Implementing a gluten-free diet may initially seem challenging, as gluten is present in many commonly consumed foods. However, with careful planning and education, it is possible to maintain a healthy and balanced gluten-free lifestyle.
If you must buy processed foods, take the time to read the labels to see if they contain gluten. If a food item includes wheat, barley, rye, or triticale - or an ingredient derived from these grains - the label must list the grain's name in the ingredients list.
In compliance with the regulations set forth by the U.S. Food and Drug Administration and The Medicines and Healthcare Products Regulatory Agency (U.K.), foods labelled "gluten-free" must contain less than 20 parts per million of gluten. However, New Zealand and Australia have the strictest gluten-free standard globally, which can detect gluten down to 3 parts per million (3 ppm), defined as "nil detected."
Here are a few pointers to assist you in navigating this lifestyle:
Choose naturally gluten-free foods: Plenty of naturally gluten-free foods can be incorporated into your diet. These include fruits, vegetables, meats, fish, poultry, eggs, nuts, and seeds. These foods can form the foundation of your gluten-free lifestyle and provide essential nutrients without the need for processed or packaged foods.
Avoid cross-contamination: Cross-contamination can occur during food preparation, cooking, or storage and can introduce gluten into otherwise gluten-free foods. To prevent cross-contamination, use separate cutting boards, utensils, and cooking equipment for gluten-free and gluten-containing foods. Clean countertops, cooking surfaces, and utensils thoroughly to eliminate any traces of gluten.
Educate yourself about safe grains: While wheat, barley, and rye are common grains that contain gluten, several safe grains can be consumed on a gluten-free diet. These include quinoa, oats (labelled gluten-free) and buckwheat. Incorporate these grains into your diet to add variety and nutrition.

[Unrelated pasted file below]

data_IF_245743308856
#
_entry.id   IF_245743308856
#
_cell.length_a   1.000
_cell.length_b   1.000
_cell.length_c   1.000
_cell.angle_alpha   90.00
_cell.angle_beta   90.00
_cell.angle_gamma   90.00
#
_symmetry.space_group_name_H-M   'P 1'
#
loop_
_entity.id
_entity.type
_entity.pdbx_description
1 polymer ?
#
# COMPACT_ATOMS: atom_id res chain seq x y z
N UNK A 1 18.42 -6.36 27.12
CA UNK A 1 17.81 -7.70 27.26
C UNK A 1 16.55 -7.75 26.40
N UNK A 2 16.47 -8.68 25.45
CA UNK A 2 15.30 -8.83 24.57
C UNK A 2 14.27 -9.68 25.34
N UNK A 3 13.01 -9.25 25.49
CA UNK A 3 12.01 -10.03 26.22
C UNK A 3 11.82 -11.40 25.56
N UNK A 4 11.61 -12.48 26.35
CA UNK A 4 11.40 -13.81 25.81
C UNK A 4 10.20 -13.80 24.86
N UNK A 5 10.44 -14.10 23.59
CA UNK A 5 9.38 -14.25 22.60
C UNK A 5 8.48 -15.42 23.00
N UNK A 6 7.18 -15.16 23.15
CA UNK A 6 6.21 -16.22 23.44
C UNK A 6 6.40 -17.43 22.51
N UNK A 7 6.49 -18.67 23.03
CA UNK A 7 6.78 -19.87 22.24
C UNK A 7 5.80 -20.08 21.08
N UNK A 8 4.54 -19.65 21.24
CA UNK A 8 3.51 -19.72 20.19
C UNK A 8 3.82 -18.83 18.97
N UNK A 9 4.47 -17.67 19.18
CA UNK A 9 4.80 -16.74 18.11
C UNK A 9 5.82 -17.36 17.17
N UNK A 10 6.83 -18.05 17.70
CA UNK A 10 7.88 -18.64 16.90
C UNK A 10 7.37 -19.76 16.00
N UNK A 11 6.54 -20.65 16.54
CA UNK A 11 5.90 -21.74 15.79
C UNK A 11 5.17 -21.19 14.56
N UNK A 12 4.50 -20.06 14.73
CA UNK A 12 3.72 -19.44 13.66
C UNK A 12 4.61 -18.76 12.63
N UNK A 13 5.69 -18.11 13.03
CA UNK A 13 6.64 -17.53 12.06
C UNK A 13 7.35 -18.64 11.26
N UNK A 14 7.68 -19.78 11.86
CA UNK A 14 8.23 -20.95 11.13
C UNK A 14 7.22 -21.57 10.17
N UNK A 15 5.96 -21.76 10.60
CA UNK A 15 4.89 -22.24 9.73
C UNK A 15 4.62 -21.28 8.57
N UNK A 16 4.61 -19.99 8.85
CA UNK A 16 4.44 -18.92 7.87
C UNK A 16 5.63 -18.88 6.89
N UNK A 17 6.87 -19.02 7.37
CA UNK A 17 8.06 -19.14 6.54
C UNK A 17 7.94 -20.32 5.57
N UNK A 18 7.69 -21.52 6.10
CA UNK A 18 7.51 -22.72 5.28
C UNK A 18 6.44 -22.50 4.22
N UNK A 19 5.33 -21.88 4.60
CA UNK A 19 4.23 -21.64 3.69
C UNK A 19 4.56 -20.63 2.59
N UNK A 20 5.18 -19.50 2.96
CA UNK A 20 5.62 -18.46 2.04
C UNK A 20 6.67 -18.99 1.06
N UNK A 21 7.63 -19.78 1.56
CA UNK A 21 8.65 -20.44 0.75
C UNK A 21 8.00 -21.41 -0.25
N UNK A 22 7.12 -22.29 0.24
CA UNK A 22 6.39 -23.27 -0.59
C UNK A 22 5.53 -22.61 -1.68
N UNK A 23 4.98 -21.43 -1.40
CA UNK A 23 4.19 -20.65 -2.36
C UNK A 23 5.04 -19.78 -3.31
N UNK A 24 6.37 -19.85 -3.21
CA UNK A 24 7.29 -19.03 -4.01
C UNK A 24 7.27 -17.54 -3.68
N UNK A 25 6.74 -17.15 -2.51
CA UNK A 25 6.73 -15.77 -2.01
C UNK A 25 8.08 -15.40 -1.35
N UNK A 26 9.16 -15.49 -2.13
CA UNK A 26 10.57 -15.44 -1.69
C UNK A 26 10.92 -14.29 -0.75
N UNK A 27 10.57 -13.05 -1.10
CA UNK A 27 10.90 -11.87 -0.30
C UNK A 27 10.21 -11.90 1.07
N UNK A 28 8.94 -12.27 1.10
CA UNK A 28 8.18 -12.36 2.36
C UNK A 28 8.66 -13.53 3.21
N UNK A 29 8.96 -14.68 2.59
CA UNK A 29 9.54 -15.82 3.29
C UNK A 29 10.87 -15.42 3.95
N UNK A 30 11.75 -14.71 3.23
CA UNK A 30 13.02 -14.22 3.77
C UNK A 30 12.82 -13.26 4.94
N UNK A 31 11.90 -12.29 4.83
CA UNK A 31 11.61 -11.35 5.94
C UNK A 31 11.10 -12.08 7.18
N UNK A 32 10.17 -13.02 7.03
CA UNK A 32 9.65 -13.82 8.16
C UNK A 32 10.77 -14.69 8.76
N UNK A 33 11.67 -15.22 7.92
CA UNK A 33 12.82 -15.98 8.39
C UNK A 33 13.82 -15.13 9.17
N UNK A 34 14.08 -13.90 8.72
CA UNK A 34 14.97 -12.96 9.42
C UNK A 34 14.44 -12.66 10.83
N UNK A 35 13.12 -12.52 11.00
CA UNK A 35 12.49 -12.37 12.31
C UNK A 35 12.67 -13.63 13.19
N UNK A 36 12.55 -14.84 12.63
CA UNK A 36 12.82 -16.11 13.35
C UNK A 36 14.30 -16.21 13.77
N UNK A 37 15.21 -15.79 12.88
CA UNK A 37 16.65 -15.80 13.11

Plan ahead when dining out: Eating out can be challenging when you're gluten-free, as many restaurants may not have gluten-free options or may have a risk of cross-contamination. Research and choose restaurants that offer gluten-free menus or have a good understanding of gluten-free food preparation. Communicate your dietary needs to the server or chef. Ask questions about ingredients and preparation methods to ensure a safe dining experience.
If you must purchase packaged foods, read labels carefully: This is crucial to identify any potential sources of gluten. Look for products that are labelled as gluten-free or have been certified by reputable organisations. Be cautious of hidden sources of gluten, such as modified food starch, malt flavouring, or other additives. It's also important to remember that gluten-free at the supermarket isn't necessarily healthy!
Consult with a healthcare professional: If you are considering a gluten-free lifestyle for health reasons, it's important to consult with a healthcare professional, such as a registered dietitian or a gastroenterologist. They can provide personalised guidance, assess your nutrient intake, and monitor your overall health to ensure you are meeting your dietary needs.
A gluten-free lifestyle can benefit individuals with celiac disease, non-celiac gluten sensitivity, and other health reasons. Understanding which foods contain gluten and how to make safe food choices is essential for successfully implementing a gluten-free lifestyle.
By reading labels, avoiding cross-contamination, choosing naturally gluten-free foods, educating yourself about safe grains, planning ahead when dining out, and consulting with a healthcare professional, you can confidently navigate a gluten-free diet and optimise your health and well-being. Remember, always seek professional medical advice before making any significant dietary changes to ensure.
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Sources & Credit
- Beyond Celiac - https://www.beyondceliac.org/gluten-free-diet/is-it-gluten-free/
- Mayo Clinic. (2023, January 18). Gluten-free diet. Retrieved March 8, 2023, from https://www.mayoclinic.org/healthy-lifestyle/nutrition-and-healthy-eating/in-depth/gluten-free-diet/art-20048530
- Hoffman, J. S., & Murray, J. A. (2018). Gluten sensitivity and gluten-free diets. Advances in nutrition, 9(6), 1073S–1080S. doi:10.1093/advances/nzy078
- Sapone, A., & Catassi, C. (2012). Non-celiac gluten sensitivity. Gut, 61(1), 3-8. doi:10.1136/gutjnl-2011-301186
- Rubio-Tapia, A., Ludvigsson, J. F., Murray, J. A., Green, P. H. R., Kaukinen, K., Fedorak, R. N., ... & Thompson, A. (2012). 2012 update of the guidelines for the diagnosis and management of celiac disease. Gastroenterology, 142(6), 1330-1351. doi:10.1053/j.gastro.2012.03.031